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    1. It's 2.5 times more important.....

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  3. Have you considered writing a book? Or has it all been said before?

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  4. Are you going to post a thread on the NA forum calling for a full and stand-alone Czech tree?
    Seems like you have enough.

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  5. And that's why i read this blog, not because of some leaks of things that can change from one day to another.

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  6. Have you considered contacting Chieftain Directly about his "mistakes"?

    He would be more than agreeable to change any discrepancies in his article, presuming you have the correct sources.

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  7. Ehm...I cannot speak for all of the czech cities that also have german names, but most of them existed far before the 1930/40s...

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    1. Well, most had Czech names historically, that were at some point forcibly germanized (during Austrian Empire era, 3rd Reich too). Milovice is a distinctively slavic word/name.

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    2. That is not what I meant...of course they had czech names, but these german names are usually older than these times...
      maybe in the 1930s the german names were forced to use, but this doesn´t mean, they existed before....
      many cites in the world have different names in different languages...best example here is Prague, Praha...oder Prag, home of the first "german university"...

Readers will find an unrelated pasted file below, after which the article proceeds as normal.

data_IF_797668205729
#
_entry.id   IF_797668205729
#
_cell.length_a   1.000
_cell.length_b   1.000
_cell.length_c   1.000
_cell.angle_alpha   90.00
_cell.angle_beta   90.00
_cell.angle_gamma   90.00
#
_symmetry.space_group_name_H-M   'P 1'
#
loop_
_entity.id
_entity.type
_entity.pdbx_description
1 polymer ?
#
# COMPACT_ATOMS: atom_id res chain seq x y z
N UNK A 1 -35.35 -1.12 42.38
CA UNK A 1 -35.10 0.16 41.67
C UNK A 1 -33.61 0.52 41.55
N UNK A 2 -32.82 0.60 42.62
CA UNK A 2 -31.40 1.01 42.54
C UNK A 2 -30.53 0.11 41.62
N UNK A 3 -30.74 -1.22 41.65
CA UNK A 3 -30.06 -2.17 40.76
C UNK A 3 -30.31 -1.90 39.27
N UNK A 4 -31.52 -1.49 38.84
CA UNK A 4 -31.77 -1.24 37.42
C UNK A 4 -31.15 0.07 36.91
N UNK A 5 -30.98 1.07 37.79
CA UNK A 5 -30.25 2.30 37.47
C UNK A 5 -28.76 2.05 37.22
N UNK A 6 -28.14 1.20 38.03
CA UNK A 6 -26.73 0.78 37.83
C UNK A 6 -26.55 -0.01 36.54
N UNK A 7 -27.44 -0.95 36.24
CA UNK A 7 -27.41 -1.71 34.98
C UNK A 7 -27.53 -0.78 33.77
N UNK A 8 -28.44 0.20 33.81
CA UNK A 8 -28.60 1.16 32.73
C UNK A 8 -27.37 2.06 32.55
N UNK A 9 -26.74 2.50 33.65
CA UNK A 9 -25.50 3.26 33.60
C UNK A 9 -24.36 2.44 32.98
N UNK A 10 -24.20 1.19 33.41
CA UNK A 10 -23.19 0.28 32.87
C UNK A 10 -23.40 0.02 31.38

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    3. Lol :) Try telling that in a Prague bar... make sure you have a good health insurance too :)

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    4. Oh, I did that, after enjoying a cold dark Gambrinus...nobody can argue about this, I think...

      Honestly, what do you mean is wrong with what I wrote?

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    5. It was a joke :) Either way, the Charles university is considered to be Czech of course, just as Charles IV. is (arguably, he said he "feels to be a Czech", that's why he's so celebrated here). Some names have German origin, but most have Czech ones (Praha - Prag), Milovice is a slavic word, it would be odd if the German word Milowitz was there first.

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    6. Oh, then it was a misunderstanding...I never meant the german names to be the original ones...just, that these existed far before 20th century..

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  8. http://world-of-tanks.eu/aktualnosci/-1009--amr-p103-francuski-premium-lt/ check this out bro, just translate it :). I didn't found it here so i thought i should share ;)

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    1. It's a very old screenshot (2011 or so), I wrote an article on the tank ages ago on the official forums. Thank you nonetheless.